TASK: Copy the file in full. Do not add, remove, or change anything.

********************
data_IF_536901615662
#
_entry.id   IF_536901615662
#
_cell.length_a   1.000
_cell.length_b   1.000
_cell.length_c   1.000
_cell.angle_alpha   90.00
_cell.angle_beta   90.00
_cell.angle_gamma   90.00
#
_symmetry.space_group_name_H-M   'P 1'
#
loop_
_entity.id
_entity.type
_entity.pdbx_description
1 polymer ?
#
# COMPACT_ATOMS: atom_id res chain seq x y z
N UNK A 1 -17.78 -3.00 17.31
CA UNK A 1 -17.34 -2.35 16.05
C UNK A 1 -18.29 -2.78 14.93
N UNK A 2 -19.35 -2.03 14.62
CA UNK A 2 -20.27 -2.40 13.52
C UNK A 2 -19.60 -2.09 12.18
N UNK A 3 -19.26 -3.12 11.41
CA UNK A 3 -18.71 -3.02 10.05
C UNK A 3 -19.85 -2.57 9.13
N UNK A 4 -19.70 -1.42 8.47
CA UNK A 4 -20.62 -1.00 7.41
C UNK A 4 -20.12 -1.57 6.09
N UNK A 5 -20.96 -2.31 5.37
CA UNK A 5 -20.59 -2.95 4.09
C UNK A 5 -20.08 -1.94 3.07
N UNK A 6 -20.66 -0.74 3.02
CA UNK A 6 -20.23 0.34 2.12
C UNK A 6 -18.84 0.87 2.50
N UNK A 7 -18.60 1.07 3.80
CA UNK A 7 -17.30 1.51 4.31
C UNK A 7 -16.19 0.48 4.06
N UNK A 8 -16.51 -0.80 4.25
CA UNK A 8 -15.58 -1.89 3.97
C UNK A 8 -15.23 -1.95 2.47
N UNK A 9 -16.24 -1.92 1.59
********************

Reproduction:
data_IF_536901615662
#
_entry.id   IF_536901615662
#
_cell.length_a   1.000
_cell.length_b   1.000
_cell.length_c   1.000
_cell.angle_alpha   90.00
_cell.angle_beta   90.00
_cell.angle_gamma   90.00
#
_symmetry.space_group_name_H-M   'P 1'
#
loop_
_entity.id
_entity.type
_entity.pdbx_description
1 polymer ?
#
# COMPACT_ATOMS: atom_id res chain seq x y z
N UNK A 1 -17.78 -3.00 17.31
CA UNK A 1 -17.34 -2.35 16.05
C UNK A 1 -18.29 -2.78 14.93
N UNK A 2 -19.35 -2.03 14.62
CA UNK A 2 -20.27 -2.40 13.52
C UNK A 2 -19.60 -2.09 12.18
N UNK A 3 -19.26 -3.12 11.41
CA UNK A 3 -18.71 -3.02 10.05
C UNK A 3 -19.85 -2.57 9.13
N UNK A 4 -19.70 -1.42 8.47
CA UNK A 4 -20.62 -1.00 7.41
C UNK A 4 -20.12 -1.57 6.09
N UNK A 5 -20.96 -2.31 5.37
CA UNK A 5 -20.59 -2.95 4.09
C UNK A 5 -20.08 -1.94 3.07
N UNK A 6 -20.66 -0.74 3.02
CA UNK A 6 -20.23 0.34 2.12
C UNK A 6 -18.84 0.87 2.50
N UNK A 7 -18.60 1.07 3.80
CA UNK A 7 -17.30 1.51 4.31
C UNK A 7 -16.19 0.48 4.06
N UNK A 8 -16.51 -0.80 4.25
CA UNK A 8 -15.58 -1.89 3.97
C UNK A 8 -15.23 -1.95 2.47
N UNK A 9 -16.24 -1.92 1.59